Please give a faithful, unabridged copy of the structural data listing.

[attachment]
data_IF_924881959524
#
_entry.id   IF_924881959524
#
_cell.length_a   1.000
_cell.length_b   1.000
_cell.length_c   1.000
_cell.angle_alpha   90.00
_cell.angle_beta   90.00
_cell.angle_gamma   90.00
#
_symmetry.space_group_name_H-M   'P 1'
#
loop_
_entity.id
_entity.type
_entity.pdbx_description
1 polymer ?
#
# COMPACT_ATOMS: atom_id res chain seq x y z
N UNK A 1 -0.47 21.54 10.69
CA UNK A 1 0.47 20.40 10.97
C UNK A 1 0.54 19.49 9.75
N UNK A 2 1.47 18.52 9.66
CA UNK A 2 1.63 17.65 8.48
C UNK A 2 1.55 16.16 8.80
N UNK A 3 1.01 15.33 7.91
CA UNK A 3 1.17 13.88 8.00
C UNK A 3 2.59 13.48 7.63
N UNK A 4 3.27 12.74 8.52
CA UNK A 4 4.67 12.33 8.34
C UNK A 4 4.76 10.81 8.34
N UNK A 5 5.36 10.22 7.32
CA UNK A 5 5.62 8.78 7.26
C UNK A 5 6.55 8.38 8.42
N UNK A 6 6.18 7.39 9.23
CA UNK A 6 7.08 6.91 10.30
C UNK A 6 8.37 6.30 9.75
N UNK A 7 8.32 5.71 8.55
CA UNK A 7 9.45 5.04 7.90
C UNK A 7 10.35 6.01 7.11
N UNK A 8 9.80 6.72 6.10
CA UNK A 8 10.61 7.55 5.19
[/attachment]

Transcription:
data_IF_924881959524
#
_entry.id   IF_924881959524
#
_cell.length_a   1.000
_cell.length_b   1.000
_cell.length_c   1.000
_cell.angle_alpha   90.00
_cell.angle_beta   90.00
_cell.angle_gamma   90.00
#
_symmetry.space_group_name_H-M   'P 1'
#
loop_
_entity.id
_entity.type
_entity.pdbx_description
1 polymer ?
#
# COMPACT_ATOMS: atom_id res chain seq x y z
N UNK A 1 -0.47 21.54 10.69
CA UNK A 1 0.47 20.40 10.97
C UNK A 1 0.54 19.49 9.75
N UNK A 2 1.47 18.52 9.66
CA UNK A 2 1.63 17.65 8.48
C UNK A 2 1.55 16.16 8.80
N UNK A 3 1.01 15.33 7.91
CA UNK A 3 1.17 13.88 8.00
C UNK A 3 2.59 13.48 7.63
N UNK A 4 3.27 12.74 8.52
CA UNK A 4 4.67 12.33 8.34
C UNK A 4 4.76 10.81 8.34
N UNK A 5 5.36 10.22 7.32
CA UNK A 5 5.62 8.78 7.26
C UNK A 5 6.55 8.38 8.42
N UNK A 6 6.18 7.39 9.23
CA UNK A 6 7.08 6.91 10.30
C UNK A 6 8.37 6.30 9.75
N UNK A 7 8.32 5.71 8.55
CA UNK A 7 9.45 5.04 7.90
C UNK A 7 10.35 6.01 7.11
N UNK A 8 9.80 6.72 6.10
CA UNK A 8 10.61 7.55 5.19